The Adventures of (the real) Tom SawyerOctober 11th, 2012
The latest issue of Smithsonian magazine has an article about Tom Sawyer, a fireman and saloon owner in San Francisco who Mark Twain befriended during his time in the city working as a reporter. According to Sawyer, Twain named his novel’s character after him. Speaking with a reporter in 1898–22 years after The Adventures of Tom Sawyer was published–Sawyer explained:
“You want to know how I came to figure in his books, do you?” Sawyer asked. “Well, as I said, we both was fond of telling stories and spinning yarns. Sam [short for Samuel Langhorne Clemens, Twain’s real name], he was mighty fond of children’s doings and whenever he’d see any little fellers a-fighting on the street, he’d always stop and watch ’em and then he’d come up to the Blue Wing and describe the whole doings and then I’d try and beat his yarn by telling him of the antics I used to play when I was a kid and say, ‘I don’t believe there ever was such another little devil ever lived as I was.’ Sam, he would listen to these pranks of mine with great interest and he’d occasionally take ’em down in his notebook. One day he says to me: ‘I am going to put you between the covers of a book some of these days, Tom.’ ‘Go ahead, Sam,’ I said, ‘but don’t disgrace my name.’”
Sawyer himself lived a full and exciting life after his childhood, as Robert Graysmith shows in the article:
On a rainy afternoon in June 1863, Mark Twain was nursing a bad hangover inside Ed Stahle’s fashionable Montgomery Street steam rooms, halfway through a two-month visit to San Francisco that would ultimately stretch to three years. At the baths he played penny ante with Stahle, the proprietor, and Tom Sawyer, the recently appointed customs inspector, volunteer fireman, special policeman and bona fide local hero.
In contrast to the lanky Twain, Sawyer, three years older, was stocky and round-faced. Just returned from firefighting duties, he was covered in soot. Twain slumped as he played poker, studying his cards, hefting a bottle of dark beer and chain-smoking cigars, to which he had become addicted during his stint as a pilot for steamboats on the Mississippi River from 1859 until the Civil War disrupted river traffic in April 1861. It was his career on the Mississippi, of course, that led Samuel Clemens to his pen name, “mark twain” being the minimum river depth of two fathoms, or roughly 12 feet, that a steamboat needed under its keel.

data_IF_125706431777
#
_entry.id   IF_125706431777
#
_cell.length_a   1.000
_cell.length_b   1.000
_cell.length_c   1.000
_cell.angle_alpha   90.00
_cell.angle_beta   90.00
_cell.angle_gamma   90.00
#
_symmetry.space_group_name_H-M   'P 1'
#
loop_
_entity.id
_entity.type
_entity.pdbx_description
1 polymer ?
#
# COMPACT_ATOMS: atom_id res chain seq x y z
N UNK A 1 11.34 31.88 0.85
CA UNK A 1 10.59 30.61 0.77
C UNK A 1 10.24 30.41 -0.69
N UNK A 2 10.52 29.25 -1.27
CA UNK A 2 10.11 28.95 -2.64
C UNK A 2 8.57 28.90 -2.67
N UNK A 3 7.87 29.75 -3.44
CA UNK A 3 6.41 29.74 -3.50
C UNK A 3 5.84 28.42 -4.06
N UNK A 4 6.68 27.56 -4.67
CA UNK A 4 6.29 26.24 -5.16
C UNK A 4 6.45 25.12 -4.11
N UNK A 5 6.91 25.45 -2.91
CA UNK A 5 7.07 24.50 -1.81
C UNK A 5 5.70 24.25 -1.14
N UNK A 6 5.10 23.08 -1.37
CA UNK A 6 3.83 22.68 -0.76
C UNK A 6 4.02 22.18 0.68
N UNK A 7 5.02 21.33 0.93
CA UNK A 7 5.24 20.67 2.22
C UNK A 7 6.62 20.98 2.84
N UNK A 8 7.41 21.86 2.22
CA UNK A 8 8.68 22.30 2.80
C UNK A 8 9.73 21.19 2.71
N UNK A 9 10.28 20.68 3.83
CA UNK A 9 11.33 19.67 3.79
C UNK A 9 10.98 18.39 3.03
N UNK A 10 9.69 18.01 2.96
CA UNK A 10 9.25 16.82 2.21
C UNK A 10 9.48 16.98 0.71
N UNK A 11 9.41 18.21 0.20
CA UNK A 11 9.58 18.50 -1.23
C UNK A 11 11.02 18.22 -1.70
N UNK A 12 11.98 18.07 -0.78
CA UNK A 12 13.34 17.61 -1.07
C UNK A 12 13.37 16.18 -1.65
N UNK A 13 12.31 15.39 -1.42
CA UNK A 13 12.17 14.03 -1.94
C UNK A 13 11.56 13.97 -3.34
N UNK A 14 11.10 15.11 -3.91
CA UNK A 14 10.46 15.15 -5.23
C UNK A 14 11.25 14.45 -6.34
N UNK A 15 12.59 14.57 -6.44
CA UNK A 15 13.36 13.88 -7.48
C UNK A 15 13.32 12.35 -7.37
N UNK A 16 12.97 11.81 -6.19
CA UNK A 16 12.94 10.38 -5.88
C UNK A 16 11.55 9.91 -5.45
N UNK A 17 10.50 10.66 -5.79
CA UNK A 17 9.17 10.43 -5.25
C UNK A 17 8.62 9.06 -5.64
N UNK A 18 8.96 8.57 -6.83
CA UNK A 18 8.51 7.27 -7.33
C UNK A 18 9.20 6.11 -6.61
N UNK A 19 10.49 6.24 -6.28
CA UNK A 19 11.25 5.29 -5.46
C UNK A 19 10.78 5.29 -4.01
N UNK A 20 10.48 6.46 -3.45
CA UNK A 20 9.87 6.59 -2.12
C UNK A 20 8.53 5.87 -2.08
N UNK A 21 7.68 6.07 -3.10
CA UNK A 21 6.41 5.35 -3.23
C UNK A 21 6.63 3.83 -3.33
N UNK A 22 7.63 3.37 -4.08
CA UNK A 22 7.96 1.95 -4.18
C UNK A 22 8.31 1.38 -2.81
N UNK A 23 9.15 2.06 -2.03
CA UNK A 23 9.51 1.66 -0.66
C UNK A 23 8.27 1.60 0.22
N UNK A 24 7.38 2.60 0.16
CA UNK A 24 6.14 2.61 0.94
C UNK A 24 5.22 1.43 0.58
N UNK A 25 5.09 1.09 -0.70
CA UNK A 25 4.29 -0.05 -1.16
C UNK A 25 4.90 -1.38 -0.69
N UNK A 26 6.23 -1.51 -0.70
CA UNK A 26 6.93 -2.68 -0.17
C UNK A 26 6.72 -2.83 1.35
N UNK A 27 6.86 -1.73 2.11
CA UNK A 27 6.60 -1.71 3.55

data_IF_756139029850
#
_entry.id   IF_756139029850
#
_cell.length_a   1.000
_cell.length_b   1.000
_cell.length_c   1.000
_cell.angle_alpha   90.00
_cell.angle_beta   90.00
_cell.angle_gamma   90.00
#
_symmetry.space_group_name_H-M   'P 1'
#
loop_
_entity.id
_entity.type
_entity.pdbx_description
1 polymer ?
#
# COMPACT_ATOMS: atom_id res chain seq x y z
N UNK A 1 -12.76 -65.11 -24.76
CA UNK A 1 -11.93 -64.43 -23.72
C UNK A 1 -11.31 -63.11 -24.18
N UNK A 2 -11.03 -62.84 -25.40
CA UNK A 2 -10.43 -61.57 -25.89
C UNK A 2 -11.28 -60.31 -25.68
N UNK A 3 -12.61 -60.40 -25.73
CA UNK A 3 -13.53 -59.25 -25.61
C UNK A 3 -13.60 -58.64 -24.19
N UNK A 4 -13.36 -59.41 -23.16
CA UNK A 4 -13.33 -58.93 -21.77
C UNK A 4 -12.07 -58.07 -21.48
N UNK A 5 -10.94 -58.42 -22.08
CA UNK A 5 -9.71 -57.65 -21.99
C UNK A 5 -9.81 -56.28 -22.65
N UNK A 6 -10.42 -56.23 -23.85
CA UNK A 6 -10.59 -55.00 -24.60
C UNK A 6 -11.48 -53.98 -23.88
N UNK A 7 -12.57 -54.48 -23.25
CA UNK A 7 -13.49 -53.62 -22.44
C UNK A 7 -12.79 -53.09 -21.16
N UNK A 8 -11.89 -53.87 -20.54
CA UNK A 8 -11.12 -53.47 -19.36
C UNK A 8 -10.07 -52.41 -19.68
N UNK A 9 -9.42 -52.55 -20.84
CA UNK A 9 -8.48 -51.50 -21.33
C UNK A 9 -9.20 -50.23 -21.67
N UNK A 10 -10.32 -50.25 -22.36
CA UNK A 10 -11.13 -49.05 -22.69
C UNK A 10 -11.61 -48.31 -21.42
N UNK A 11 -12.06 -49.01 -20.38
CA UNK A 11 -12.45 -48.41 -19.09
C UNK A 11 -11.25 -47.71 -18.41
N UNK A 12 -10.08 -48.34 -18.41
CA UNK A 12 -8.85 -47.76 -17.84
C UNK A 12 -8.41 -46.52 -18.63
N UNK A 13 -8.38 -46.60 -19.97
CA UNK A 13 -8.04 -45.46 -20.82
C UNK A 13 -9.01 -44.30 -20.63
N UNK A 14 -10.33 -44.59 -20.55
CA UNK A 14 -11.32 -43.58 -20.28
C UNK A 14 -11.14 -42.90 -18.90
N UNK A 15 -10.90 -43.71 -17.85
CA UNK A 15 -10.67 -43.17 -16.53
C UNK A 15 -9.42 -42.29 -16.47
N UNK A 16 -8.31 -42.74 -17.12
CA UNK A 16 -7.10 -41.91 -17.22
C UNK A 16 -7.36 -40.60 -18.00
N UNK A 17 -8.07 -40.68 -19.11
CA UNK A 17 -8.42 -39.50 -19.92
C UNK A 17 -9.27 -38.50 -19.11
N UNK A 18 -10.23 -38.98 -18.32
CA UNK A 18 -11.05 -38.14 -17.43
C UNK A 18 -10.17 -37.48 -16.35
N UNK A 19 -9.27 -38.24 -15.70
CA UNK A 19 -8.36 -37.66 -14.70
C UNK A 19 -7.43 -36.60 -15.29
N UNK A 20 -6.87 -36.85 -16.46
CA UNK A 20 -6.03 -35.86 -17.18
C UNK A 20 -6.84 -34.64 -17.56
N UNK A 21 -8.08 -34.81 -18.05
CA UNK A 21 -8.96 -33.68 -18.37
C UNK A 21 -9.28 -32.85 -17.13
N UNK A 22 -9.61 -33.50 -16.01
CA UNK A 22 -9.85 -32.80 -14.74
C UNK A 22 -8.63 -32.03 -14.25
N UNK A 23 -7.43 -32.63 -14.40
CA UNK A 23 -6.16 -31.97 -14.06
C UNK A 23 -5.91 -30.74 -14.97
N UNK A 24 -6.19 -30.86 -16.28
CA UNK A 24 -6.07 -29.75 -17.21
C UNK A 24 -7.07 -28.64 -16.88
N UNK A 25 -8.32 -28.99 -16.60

Sawyer, 32, who was born in Brooklyn, had been a torch boy in New York for Columbia Hook and Ladder Company Number 14, and in San Francisco he had battled fire for Broderick 1, the city’s first volunteer fire company, under Chief David Broderick, the first fire chief. Twain perked up when Sawyer mentioned that he had also toiled as a steamboat engineer plying the Mexican sea trade. Twain well knew that an engineer typically stood between two rows of furnaces that “glare like the fires of hell” and “shovels coal for four hours at a stretch in an unvarying temperature of 148 degrees Fahrenheit!”
Sawyer had proved his heroism February 16, 1853, while serving as the fire engineer aboard the steamer Independence. Heading to San Francisco via San Juan del Sur, Nicaragua and Acapulco, with 359 passengers aboard, the ship struck a reef off Baja, shuddered like a leaf and caught against jagged rocks. “Don’t be afraid,” Captain F. L. Sampson told the passengers on deck. “You’ll all get to shore safely.” He pointed the ship head-on toward the sand, intending to beach it. In the raging surf the vessel swung around broadside.
The steam blowers on the ship failed and the captain was unable to beach it. Instead, Sawyer had to swim back and forth between the shore and the blazing steamer–about a hundred yards each way–to rescue passengers from the sinking ship. After many trips like this, he found a long boat that he used to row passengers to safety, towing them to shore. “Ultimately,” Graysmith notes, “Sawyer was credited with saving 90 lives at sea, among them 26 people he had rescued singlehandedly.”
Twain and Sawyer became fast friends during their time in San Francisco, as Sawyer recounts:
“Sam was a dandy, he was,” Sawyer said later. “He could drink more and talk more than any feller I ever seen. He’d set down and take a drink and then he’d begin to tell us some joke or another. And then when somebody’d buy him another drink, he’d keep her up all day. Once he got started he’d set there till morning telling yarns.”
Sawyer was nearly his equal in talking but often had to throw in the towel. “He beat the record for lyin’—nobody was in the race with him there,” Sawyer recalled. “He never had a cent. His clothes were always ragged and he never had his hair cut or a shave in them days. I should say he hasn’t had his hair cut since ’60. I used to give him half my wages and then he’d borrow from the other half, but a jollier companion and a better mate I would never want. He was a prince among men, you can bet, though I’ll allow he was the darndest homeliest man I ever set eyes on, Sam was.”
Read the rest of the adventures of the real Tom Sawyer at Smithsonian magazine, here.
Related: Check out this excerpt from The Adventures of Tom Sawyer, in which Tom is punished by his Aunt Polly to whitewash a fence.Click here to sign up for our newsletter.
Tags: Mark Twain